High mortality from cardiovascular disease and analysis of risk factors in Indian and Melanesian Fijians

Veronica R. Collins, Gary K. Dowse, Sereima Cabealawa, Parshu Ram, Paul Z. Zimmet

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37 Citations (Scopus)


Background. In recent years, developing populations such as the Pacific island nation of Fiji, have seen decreases in infectious diseases and increasing frequency of cardiovascular diseases (CVD), diabetes and cancer. However, cohort studies of mortality in these populations are scarce. Here we report 11-year all-cause and cause-specific mortality rates and risk factors for total, CVD and coronary heart disease (CHD) for indigenous Melanesian and Asian Indian people of Fiji. Methods. Following a baseline risk factor survey in 1980, mortality surveillance continued until 1991 in a representative cohort of 1325 Melanesians and 1221 Indians from urban and rural areas of Fiji. Date and cause of death were recorded and total, CVD and CHD mortality rates calculated. Baseline predictors of mortality were assessed using Cox regression. Results. Total mortality rates in Melanesians were 15.9 and 9.2/1000 person-years, and in Indians were 13.5 and 6.8/1000 person-years, in men and women respectively. Death due to CHD was more common in men than women, and in Indian than Melanesian men, although total CVD deaths were more common in Melanesian men. Deaths due to CHD were more common in the urban than the rural area. After adjusting for other risk factors Indian ethnicity was associated with a significantly reduced risk of total and CVD mortality in men, and total mortality in women. Age and systolic blood pressure were consistently and independently associated with mortality from all causes, as well as CVD and CHD (except in Indian women). In men associations were also identified for total cholesterol with CVD and CHD mortality in Melanesians, and 2-hour plasma glucose with total and CVD mortality in Indians. In women, 2-hour glucose was important for total, CVD and CHD mortality in both ethnic groups as was smoking in Indians. Obesity had inconsistent associations with mortality. Conclusion. Cardiovascular disease is now responsible for a large proportion of total mortality in both Indian and Melanesian Fijians. The major risk factors identified in Fijians are similar to those observed in developed populations.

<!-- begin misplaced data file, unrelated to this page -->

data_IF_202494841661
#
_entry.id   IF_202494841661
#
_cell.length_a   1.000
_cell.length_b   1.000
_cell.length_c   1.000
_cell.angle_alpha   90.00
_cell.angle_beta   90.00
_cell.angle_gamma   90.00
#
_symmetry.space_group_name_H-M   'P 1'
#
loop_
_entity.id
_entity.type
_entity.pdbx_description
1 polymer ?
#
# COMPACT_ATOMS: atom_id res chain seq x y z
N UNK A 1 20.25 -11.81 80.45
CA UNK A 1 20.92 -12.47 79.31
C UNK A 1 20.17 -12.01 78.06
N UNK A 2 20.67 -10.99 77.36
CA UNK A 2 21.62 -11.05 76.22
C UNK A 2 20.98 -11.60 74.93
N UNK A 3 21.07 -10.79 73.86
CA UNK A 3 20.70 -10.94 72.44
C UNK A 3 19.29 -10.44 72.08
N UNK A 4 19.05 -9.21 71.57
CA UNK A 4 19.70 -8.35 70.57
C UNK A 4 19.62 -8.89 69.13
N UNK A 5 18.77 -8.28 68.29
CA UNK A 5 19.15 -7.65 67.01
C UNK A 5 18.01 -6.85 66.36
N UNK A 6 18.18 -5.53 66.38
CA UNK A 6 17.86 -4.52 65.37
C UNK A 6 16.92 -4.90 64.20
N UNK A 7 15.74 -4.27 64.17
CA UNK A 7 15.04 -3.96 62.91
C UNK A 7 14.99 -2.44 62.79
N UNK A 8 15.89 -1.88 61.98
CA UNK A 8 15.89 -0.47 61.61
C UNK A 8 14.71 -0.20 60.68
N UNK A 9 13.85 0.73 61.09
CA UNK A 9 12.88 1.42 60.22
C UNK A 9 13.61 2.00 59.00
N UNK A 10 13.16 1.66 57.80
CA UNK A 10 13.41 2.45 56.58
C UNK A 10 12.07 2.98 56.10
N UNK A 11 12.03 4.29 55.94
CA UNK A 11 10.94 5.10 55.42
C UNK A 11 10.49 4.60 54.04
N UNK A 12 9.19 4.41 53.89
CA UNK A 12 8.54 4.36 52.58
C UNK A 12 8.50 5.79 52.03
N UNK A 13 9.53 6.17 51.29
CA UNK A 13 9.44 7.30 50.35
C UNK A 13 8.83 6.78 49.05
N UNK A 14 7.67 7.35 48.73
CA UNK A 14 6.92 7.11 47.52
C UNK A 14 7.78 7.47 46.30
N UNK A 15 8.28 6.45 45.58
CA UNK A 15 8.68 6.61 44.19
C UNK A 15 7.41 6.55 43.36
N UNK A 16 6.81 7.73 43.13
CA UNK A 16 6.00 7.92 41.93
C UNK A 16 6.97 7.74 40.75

Original languageEnglish
Pages (from-to)59-69
Number of pages11
JournalInternational Journal of Epidemiology
Issue number1
Publication statusPublished or Issued - 1996


  • Cardiovascular disease
  • Coronary heart disease
  • Fiji
  • Indians
  • Melanesians
  • Mortality

ASJC Scopus subject areas

  • Epidemiology

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